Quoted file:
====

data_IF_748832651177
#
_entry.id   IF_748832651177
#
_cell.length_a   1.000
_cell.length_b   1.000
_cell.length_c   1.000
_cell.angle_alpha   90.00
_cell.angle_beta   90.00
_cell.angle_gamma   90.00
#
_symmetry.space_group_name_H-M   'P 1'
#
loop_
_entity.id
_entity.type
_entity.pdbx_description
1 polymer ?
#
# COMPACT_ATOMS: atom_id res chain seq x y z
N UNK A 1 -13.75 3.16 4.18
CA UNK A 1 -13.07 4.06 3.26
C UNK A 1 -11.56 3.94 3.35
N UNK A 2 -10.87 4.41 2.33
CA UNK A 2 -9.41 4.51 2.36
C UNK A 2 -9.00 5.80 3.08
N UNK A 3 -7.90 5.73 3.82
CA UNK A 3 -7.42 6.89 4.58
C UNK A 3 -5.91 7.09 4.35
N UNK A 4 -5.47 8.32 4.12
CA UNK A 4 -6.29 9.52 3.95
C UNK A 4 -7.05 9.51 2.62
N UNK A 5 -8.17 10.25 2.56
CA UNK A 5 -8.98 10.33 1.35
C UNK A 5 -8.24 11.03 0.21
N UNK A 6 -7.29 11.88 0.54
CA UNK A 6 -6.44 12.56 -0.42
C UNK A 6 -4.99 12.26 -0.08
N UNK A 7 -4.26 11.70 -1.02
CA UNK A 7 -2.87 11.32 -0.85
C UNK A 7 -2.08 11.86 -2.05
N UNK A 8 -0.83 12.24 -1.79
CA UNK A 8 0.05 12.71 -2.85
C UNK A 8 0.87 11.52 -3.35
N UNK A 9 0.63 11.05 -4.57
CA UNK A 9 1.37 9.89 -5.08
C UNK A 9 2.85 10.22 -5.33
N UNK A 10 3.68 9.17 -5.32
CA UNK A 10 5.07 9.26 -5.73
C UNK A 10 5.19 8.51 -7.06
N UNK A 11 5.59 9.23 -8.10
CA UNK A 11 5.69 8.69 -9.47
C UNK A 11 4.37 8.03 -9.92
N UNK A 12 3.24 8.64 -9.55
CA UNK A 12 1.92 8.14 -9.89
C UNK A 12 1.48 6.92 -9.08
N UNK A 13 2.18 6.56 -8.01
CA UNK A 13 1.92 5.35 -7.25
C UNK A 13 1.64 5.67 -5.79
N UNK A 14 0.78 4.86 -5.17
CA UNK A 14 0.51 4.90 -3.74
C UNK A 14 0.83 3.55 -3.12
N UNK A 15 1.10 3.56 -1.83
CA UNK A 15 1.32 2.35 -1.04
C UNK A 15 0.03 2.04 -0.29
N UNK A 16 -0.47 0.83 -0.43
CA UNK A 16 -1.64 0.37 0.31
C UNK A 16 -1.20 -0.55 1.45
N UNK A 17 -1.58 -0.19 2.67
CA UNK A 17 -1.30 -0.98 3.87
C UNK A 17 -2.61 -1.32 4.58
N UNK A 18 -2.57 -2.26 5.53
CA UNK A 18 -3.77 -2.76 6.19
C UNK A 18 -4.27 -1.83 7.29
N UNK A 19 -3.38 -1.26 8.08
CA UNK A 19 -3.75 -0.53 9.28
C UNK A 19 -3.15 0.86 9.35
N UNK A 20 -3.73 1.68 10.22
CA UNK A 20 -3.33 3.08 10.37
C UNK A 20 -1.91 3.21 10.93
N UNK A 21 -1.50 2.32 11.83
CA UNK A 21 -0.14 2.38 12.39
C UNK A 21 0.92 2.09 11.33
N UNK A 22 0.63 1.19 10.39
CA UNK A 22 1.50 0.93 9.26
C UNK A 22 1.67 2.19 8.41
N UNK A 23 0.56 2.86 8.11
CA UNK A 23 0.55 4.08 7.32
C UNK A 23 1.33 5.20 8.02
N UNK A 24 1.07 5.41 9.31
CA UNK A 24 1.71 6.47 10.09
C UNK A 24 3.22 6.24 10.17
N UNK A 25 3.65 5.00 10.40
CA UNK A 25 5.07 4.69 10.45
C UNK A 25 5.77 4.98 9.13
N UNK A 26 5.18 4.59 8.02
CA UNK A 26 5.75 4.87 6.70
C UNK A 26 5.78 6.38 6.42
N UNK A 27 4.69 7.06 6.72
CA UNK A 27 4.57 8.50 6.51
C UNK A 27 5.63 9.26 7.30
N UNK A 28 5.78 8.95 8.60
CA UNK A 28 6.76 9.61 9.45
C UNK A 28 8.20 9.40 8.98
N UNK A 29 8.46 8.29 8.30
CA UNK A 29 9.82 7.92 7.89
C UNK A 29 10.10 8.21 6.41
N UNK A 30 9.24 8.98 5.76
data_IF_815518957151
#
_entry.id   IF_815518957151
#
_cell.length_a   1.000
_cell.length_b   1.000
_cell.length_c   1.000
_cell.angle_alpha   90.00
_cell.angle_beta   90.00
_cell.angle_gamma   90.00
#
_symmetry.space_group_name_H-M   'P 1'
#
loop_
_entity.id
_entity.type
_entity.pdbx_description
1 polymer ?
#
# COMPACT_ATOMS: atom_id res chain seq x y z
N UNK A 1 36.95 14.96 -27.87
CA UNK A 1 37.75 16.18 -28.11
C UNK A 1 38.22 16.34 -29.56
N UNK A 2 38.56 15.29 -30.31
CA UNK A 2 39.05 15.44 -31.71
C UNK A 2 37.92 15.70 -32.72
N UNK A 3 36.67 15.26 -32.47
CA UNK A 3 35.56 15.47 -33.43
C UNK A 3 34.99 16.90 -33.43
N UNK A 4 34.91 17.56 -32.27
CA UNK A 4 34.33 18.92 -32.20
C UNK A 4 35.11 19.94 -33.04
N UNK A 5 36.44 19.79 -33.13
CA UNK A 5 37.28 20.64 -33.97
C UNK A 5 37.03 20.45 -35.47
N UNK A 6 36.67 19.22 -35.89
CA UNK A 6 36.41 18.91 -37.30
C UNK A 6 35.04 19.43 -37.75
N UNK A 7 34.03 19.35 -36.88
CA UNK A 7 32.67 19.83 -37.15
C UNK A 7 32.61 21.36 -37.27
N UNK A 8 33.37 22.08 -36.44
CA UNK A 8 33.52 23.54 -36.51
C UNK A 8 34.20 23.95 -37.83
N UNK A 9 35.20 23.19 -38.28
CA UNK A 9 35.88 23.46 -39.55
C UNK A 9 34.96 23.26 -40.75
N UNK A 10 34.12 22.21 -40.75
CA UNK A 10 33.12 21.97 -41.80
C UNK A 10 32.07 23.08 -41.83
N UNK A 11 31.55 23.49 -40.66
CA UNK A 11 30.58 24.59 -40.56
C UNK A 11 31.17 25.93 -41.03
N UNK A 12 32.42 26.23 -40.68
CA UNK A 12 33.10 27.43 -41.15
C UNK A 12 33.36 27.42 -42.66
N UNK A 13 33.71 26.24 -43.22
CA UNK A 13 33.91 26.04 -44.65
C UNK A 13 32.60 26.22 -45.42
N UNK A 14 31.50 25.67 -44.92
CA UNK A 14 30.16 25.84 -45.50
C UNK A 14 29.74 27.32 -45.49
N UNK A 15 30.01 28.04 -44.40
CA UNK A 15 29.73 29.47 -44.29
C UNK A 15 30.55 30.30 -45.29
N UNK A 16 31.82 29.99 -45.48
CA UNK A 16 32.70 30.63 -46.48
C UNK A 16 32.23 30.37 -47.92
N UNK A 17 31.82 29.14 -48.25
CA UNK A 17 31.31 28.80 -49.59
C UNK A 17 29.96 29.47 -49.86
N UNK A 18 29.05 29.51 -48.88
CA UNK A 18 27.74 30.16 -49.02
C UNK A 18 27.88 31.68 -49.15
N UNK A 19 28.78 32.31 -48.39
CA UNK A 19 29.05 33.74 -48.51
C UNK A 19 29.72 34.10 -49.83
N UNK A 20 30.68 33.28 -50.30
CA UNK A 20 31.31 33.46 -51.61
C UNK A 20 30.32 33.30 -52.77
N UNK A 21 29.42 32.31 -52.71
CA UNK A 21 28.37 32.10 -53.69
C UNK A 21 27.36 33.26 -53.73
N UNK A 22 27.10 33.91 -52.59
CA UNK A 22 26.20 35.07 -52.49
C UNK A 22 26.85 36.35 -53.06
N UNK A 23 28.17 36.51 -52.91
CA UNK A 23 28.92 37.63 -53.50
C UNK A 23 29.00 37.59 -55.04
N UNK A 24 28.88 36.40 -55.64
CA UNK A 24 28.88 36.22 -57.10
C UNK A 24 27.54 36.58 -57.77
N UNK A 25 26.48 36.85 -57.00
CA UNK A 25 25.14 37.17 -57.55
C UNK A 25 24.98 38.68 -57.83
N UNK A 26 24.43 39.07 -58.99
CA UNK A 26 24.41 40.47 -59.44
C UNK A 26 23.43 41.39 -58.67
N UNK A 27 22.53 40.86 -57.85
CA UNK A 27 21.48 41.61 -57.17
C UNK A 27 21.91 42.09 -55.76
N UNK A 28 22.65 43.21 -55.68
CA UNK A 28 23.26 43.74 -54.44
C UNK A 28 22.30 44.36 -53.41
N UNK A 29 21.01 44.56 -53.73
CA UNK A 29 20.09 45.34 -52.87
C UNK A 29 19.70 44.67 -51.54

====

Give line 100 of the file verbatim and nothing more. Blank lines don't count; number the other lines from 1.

CA UNK A 27 4.57 8.50 6.51